Four hundred Marines and sailors crammed onto the USS Harpers Ferry about a month ago on an annual deployment that’s anything but routine.

Landing Force Cooperation Afloat Readiness and Training (LF CARAT), launched from Okinawa late last month, already has made an appearance in Thailand.

Throughout the summer, while others take in the sun at local beaches, these Marines will slog through steaming jungles and sail the shores of regions known to harbor al-Qaida.

For some, it promises to be the deployment of a lifetime.

Landing Force CARAT is in Southeast Asia, visiting countries allied with the United States, including Thailand, Singapore, Malaysia and Brunei.

“This organization brings with it a whole host of capabilities,” said Marine Lt. Col. Timothy T. Armstrong, LF CARAT’s commanding officer. “The Landing Force will support stability, good will and regional dialogue by interacting with host nation military, government and populace on personal and professional levels, and by using medical, dental, civic action and community-relation projects as appropriate.”

The 400 Marines are toting a boatload of gear.

Stacked in the holds of the Harpers Ferry are light-armored and amphibious-assault vehicles, trucks and Humvees, refuelers and water purifiers.

The unit is built around an infantry rifle company — Company I of 3rd Battalion, 8th Marines, which left for a six-month stint.

The company is joined by platoons of engineers, reconnaissance Marines, maintenance Marines and logisticians, as well as a “beefed-up Health Services Team,” according to Armstrong, for a slew of planned medical and dental outreach programs.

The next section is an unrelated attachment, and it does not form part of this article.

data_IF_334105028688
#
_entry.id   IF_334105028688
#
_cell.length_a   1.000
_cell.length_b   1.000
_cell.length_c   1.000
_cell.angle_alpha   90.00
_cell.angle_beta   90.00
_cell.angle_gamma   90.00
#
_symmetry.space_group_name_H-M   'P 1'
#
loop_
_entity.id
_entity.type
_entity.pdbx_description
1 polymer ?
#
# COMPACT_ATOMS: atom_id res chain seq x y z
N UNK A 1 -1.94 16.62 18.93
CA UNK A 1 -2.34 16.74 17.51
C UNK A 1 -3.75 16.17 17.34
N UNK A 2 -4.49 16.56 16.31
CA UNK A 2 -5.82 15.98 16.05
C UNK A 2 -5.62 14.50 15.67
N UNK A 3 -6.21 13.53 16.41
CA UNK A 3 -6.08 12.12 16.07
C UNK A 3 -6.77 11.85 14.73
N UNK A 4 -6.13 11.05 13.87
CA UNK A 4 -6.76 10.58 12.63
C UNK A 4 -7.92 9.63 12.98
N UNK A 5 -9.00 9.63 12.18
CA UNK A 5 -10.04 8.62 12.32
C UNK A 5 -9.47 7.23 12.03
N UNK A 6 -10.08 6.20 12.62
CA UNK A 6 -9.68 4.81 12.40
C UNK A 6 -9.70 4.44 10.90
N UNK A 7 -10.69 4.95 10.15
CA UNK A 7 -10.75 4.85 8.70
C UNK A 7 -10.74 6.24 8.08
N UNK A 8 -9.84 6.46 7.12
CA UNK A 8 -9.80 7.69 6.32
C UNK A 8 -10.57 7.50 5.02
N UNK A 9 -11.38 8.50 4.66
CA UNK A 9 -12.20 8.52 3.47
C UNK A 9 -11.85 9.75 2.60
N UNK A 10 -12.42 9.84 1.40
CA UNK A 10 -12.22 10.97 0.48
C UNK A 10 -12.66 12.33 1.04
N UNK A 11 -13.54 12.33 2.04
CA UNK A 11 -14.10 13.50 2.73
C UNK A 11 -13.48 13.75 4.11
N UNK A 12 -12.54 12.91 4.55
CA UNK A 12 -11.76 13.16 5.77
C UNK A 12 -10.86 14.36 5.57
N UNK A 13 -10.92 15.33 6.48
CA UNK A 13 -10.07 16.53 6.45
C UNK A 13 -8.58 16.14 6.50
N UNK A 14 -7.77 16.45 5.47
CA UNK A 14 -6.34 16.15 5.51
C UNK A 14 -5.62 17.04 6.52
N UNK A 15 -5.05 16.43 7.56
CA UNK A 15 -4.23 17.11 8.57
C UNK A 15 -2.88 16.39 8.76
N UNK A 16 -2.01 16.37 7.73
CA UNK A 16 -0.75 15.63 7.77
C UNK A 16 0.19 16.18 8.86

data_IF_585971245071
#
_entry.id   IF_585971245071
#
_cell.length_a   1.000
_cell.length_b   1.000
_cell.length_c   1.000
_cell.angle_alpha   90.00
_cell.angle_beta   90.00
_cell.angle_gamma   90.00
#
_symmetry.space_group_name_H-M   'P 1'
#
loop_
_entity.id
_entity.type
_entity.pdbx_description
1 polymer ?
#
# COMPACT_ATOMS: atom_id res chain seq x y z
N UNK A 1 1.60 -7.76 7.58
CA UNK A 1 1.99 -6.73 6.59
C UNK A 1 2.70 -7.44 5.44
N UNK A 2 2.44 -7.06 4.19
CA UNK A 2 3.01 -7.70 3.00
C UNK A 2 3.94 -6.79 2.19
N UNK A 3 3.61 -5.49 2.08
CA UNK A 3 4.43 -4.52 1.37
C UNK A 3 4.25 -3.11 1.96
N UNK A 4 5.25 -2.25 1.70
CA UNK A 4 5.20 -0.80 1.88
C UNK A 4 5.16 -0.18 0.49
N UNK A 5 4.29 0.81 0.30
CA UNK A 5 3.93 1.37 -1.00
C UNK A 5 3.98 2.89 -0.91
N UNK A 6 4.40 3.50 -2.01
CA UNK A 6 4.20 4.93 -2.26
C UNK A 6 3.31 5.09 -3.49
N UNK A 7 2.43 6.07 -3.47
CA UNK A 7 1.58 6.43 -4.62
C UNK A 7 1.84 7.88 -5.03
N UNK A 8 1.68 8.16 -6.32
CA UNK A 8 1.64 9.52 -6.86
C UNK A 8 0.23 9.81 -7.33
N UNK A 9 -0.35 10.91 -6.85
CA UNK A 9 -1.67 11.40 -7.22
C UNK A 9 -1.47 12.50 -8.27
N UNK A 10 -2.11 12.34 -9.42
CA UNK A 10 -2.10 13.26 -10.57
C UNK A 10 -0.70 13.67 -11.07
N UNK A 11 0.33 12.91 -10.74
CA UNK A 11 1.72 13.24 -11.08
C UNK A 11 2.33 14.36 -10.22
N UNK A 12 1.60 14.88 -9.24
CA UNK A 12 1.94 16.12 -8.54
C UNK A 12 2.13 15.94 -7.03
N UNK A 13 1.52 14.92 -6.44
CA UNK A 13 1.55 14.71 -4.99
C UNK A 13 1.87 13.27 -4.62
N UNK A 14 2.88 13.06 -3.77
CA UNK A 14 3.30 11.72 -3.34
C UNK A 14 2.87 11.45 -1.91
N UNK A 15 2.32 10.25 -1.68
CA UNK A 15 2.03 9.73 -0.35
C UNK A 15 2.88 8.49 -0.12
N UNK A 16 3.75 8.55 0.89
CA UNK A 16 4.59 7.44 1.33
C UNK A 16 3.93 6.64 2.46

In a region that’s suffered direct strikes by al-Qaida operatives, the presence of Marines and sailors, more than the hardware they bring, is seen by some as likely to have more impact in stemming terrorism.

“I personally think it is even more important than ever before that we continue to conduct bilateral training with countries in Southeast Asia,” Armstrong said.

“Exercises like CARAT allow us to go out to these countries and put out the message that ‘we are the good guys.’

“In my opinion, the more we can put this message out, the better off we will be in shaping the asymmetric battlefield in support of the global war on terrorism.”

But the deployment won’t be all handshakes and filling cavities.

Marines are scheduled to train in premier jungle and urban complexes along the way, environments not available on Okinawa.

The deployment also gives small-unit leaders an opportunity to trade ideas with other nations’ militaries, according to Sgt. Maj. Walter L. Howell, LF CARAT’s senior enlisted Marine.

“For example, the Royal Brunei Land Force has asked us to present an NCO symposium,” Howell said. “This symposium will allow us to present and discuss the leadership issues surrounding the role of the NCO.”

Marine Pfc. Joshua Miller, 19, making his first deployment with LF CARAT, sees the various stops as a chance to hone his own skills while learning those of allies.

“I haven’t done too much in terms of combined-arms training, so this will be a good experience for me,” the infantry rifleman said. “I also look forward to seeing how we will work with other militaries and learn more about their tactics and procedures.”

Lance Cpl. Blake Lopez, a 23-year-old reservist on active duty and an LF CARAT scout in the Light Armored Reconnaissance Platoon, had no chance to visit exotic ports-of-call until now.

“Many of us never dreamed that we would be visiting Singapore or Brunei, so I can’t wait to get there and learn about these countries,” Lopez said.

“CARAT is a unique experience for me because I will be training with active-duty Marines and I will have a chance to pick their brains for tips and tidbits about how they operate, so that will help me build my skills as an LAR scout.”

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